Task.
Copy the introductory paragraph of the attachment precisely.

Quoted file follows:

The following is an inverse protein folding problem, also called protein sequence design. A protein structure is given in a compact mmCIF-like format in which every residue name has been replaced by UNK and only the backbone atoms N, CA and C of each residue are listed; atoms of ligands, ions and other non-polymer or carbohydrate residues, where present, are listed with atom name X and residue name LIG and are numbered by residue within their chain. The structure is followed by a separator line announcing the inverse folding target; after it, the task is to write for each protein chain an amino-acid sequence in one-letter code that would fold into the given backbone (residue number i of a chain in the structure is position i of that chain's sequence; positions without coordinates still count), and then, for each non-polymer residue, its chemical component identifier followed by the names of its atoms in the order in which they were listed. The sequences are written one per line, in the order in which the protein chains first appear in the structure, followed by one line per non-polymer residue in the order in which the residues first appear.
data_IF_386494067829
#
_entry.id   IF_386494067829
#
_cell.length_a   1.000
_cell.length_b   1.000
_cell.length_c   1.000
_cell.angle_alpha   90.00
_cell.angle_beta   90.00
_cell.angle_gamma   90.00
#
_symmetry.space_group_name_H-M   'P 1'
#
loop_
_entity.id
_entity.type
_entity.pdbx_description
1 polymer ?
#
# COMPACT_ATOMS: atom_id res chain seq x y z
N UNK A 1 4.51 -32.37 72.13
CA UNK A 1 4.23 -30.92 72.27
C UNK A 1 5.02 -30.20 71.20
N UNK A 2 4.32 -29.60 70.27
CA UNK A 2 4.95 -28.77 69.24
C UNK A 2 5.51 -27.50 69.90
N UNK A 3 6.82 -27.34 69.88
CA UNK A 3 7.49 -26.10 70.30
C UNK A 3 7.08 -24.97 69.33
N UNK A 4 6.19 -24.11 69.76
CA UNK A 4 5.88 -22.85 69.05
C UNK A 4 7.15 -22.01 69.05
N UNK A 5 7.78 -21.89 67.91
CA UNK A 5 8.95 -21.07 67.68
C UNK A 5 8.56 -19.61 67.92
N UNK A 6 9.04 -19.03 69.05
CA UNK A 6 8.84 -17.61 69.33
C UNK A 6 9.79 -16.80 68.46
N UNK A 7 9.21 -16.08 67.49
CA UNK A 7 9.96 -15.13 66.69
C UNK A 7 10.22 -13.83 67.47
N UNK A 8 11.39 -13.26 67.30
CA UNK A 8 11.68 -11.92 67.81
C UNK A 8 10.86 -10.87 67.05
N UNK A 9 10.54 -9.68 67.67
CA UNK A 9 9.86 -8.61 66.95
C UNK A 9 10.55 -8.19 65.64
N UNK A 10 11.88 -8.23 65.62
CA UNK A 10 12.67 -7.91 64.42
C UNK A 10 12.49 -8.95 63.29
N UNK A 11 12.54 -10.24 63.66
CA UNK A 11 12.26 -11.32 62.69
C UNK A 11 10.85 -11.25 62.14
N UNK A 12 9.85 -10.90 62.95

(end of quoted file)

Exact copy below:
The following is an inverse protein folding problem, also called protein sequence design. A protein structure is given in a compact mmCIF-like format in which every residue name has been replaced by UNK and only the backbone atoms N, CA and C of each residue are listed; atoms of ligands, ions and other non-polymer or carbohydrate residues, where present, are listed with atom name X and residue name LIG and are numbered by residue within their chain. The structure is followed by a separator line announcing the inverse folding target; after it, the task is to write for each protein chain an amino-acid sequence in one-letter code that would fold into the given backbone (residue number i of a chain in the structure is position i of that chain's sequence; positions without coordinates still count), and then, for each non-polymer residue, its chemical component identifier followed by the names of its atoms in the order in which they were listed. The sequences are written one per line, in the order in which the protein chains first appear in the structure, followed by one line per non-polymer residue in the order in which the residues first appear.